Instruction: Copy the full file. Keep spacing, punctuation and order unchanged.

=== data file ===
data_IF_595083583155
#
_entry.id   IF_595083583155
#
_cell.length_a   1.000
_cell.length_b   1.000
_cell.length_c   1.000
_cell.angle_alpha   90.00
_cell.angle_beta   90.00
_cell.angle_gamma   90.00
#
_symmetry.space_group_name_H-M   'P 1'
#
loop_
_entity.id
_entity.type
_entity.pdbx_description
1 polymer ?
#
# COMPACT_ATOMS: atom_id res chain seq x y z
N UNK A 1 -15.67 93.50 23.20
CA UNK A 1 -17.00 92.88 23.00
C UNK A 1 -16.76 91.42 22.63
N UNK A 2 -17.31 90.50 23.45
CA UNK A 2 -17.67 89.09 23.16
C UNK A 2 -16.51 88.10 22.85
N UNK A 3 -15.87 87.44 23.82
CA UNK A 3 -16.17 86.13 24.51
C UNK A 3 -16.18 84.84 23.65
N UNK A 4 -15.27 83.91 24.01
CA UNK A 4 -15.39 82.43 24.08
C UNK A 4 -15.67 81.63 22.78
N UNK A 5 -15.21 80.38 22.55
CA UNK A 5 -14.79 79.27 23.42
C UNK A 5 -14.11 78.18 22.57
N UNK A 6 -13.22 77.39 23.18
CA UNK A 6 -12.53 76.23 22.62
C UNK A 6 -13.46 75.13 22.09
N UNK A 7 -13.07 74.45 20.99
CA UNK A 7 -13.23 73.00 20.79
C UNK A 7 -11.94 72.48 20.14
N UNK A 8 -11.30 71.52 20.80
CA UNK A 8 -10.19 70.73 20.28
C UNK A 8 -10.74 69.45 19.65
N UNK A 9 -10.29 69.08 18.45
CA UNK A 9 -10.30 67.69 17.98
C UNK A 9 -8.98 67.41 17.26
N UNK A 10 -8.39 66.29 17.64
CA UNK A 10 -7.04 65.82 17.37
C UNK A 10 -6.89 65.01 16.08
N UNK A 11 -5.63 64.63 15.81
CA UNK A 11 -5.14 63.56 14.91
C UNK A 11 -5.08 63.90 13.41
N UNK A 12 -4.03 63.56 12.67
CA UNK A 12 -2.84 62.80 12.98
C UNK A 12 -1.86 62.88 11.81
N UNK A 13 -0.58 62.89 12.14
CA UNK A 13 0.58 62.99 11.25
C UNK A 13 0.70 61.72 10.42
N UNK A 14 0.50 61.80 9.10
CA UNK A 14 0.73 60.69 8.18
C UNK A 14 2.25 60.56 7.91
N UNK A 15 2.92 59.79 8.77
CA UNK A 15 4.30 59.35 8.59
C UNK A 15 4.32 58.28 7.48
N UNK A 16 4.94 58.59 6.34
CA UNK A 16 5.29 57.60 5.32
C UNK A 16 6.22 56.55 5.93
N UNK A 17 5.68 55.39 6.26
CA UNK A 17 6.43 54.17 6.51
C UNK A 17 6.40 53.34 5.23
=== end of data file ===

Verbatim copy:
data_IF_595083583155
#
_entry.id   IF_595083583155
#
_cell.length_a   1.000
_cell.length_b   1.000
_cell.length_c   1.000
_cell.angle_alpha   90.00
_cell.angle_beta   90.00
_cell.angle_gamma   90.00
#
_symmetry.space_group_name_H-M   'P 1'
#
loop_
_entity.id
_entity.type
_entity.pdbx_description
1 polymer ?
#
# COMPACT_ATOMS: atom_id res chain seq x y z
N UNK A 1 -15.67 93.50 23.20
CA UNK A 1 -17.00 92.88 23.00
C UNK A 1 -16.76 91.42 22.63
N UNK A 2 -17.31 90.50 23.45
CA UNK A 2 -17.67 89.09 23.16
C UNK A 2 -16.51 88.10 22.85
N UNK A 3 -15.87 87.44 23.82
CA UNK A 3 -16.17 86.13 24.51
C UNK A 3 -16.18 84.84 23.65
N UNK A 4 -15.27 83.91 24.01
CA UNK A 4 -15.39 82.43 24.08
C UNK A 4 -15.67 81.63 22.78
N UNK A 5 -15.21 80.38 22.55
CA UNK A 5 -14.79 79.27 23.42
C UNK A 5 -14.11 78.18 22.57
N UNK A 6 -13.22 77.39 23.18
CA UNK A 6 -12.53 76.23 22.62
C UNK A 6 -13.46 75.13 22.09
N UNK A 7 -13.07 74.45 20.99
CA UNK A 7 -13.23 73.00 20.79
C UNK A 7 -11.94 72.48 20.14
N UNK A 8 -11.30 71.52 20.80
CA UNK A 8 -10.19 70.73 20.28
C UNK A 8 -10.74 69.45 19.65
N UNK A 9 -10.29 69.08 18.45
CA UNK A 9 -10.30 67.69 17.98
C UNK A 9 -8.98 67.41 17.26
N UNK A 10 -8.39 66.29 17.64
CA UNK A 10 -7.04 65.82 17.37
C UNK A 10 -6.89 65.01 16.08
N UNK A 11 -5.63 64.63 15.81
CA UNK A 11 -5.14 63.56 14.91
C UNK A 11 -5.08 63.90 13.41
N UNK A 12 -4.03 63.56 12.67
CA UNK A 12 -2.84 62.80 12.98
C UNK A 12 -1.86 62.88 11.81
N UNK A 13 -0.58 62.89 12.14
CA UNK A 13 0.58 62.99 11.25
C UNK A 13 0.70 61.72 10.42
N UNK A 14 0.50 61.80 9.10
CA UNK A 14 0.73 60.69 8.18
C UNK A 14 2.25 60.56 7.91
N UNK A 15 2.92 59.79 8.77
CA UNK A 15 4.30 59.35 8.59
C UNK A 15 4.32 58.28 7.48
N UNK A 16 4.94 58.59 6.34
CA UNK A 16 5.29 57.60 5.32
C UNK A 16 6.22 56.55 5.93
N UNK A 17 5.68 55.39 6.26
CA UNK A 17 6.43 54.17 6.51
C UNK A 17 6.40 53.34 5.23